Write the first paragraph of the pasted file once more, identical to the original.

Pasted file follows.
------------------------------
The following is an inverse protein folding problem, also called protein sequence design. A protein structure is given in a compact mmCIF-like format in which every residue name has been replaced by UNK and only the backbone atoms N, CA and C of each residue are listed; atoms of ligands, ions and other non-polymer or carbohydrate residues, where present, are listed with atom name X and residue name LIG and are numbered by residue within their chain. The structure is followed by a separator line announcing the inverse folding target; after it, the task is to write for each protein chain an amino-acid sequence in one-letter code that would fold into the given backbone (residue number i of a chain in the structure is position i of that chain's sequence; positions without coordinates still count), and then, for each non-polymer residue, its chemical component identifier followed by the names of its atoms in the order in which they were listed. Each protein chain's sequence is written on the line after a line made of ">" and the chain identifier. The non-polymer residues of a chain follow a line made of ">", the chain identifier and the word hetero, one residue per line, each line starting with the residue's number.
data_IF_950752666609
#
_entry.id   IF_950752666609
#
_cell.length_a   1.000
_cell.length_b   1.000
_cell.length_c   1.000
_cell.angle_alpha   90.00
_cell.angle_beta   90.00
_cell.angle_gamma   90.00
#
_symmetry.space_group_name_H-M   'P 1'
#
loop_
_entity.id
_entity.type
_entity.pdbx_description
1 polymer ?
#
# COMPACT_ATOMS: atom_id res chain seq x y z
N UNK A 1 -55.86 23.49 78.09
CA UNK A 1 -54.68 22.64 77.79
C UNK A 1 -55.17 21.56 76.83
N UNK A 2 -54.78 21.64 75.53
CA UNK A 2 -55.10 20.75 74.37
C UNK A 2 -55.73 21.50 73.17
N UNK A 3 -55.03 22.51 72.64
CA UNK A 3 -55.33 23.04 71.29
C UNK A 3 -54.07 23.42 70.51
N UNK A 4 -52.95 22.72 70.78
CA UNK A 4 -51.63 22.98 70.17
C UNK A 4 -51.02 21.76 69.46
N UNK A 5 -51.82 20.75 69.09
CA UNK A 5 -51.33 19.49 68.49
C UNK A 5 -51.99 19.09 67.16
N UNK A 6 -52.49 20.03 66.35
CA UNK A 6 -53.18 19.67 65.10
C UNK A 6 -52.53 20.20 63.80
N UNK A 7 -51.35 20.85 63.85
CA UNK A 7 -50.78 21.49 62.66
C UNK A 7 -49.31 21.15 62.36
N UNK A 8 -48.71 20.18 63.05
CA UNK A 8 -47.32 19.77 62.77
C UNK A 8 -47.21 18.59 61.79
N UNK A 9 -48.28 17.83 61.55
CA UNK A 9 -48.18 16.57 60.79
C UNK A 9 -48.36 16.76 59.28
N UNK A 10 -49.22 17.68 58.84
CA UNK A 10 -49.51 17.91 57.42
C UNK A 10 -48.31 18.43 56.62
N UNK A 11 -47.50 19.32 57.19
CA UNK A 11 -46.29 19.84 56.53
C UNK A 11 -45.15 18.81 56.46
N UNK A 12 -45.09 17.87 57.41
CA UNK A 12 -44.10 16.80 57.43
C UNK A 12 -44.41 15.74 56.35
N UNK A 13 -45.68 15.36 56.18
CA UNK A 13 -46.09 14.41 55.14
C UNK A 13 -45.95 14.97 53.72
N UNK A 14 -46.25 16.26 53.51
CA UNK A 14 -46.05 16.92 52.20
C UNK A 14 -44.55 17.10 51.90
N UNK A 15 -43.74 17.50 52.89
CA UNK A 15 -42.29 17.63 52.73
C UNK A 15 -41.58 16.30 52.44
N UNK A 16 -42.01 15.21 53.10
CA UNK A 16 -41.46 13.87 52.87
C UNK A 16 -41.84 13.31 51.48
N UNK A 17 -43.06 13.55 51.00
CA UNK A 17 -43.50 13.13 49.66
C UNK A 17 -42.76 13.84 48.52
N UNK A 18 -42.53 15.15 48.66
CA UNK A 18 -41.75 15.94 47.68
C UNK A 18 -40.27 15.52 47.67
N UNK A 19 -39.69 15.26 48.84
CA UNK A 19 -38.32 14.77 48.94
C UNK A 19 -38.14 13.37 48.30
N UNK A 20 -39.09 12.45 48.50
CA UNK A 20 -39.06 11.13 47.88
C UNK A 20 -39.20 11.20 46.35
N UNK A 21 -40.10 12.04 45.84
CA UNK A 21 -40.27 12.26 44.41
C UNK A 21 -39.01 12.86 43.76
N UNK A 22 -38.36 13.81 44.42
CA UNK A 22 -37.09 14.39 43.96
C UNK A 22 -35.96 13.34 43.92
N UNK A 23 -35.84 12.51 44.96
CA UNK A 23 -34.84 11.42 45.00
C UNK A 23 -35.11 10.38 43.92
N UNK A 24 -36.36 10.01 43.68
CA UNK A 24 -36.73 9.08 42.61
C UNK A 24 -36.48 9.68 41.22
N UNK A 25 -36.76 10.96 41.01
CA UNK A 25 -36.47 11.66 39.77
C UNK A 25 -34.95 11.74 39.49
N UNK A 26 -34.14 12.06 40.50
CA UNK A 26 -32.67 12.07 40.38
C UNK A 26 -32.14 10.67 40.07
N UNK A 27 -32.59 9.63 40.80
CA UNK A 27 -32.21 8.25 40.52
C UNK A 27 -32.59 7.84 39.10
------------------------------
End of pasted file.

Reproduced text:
The following is an inverse protein folding problem, also called protein sequence design. A protein structure is given in a compact mmCIF-like format in which every residue name has been replaced by UNK and only the backbone atoms N, CA and C of each residue are listed; atoms of ligands, ions and other non-polymer or carbohydrate residues, where present, are listed with atom name X and residue name LIG and are numbered by residue within their chain. The structure is followed by a separator line announcing the inverse folding target; after it, the task is to write for each protein chain an amino-acid sequence in one-letter code that would fold into the given backbone (residue number i of a chain in the structure is position i of that chain's sequence; positions without coordinates still count), and then, for each non-polymer residue, its chemical component identifier followed by the names of its atoms in the order in which they were listed. Each protein chain's sequence is written on the line after a line made of ">" and the chain identifier. The non-polymer residues of a chain follow a line made of ">", the chain identifier and the word hetero, one residue per line, each line starting with the residue's number.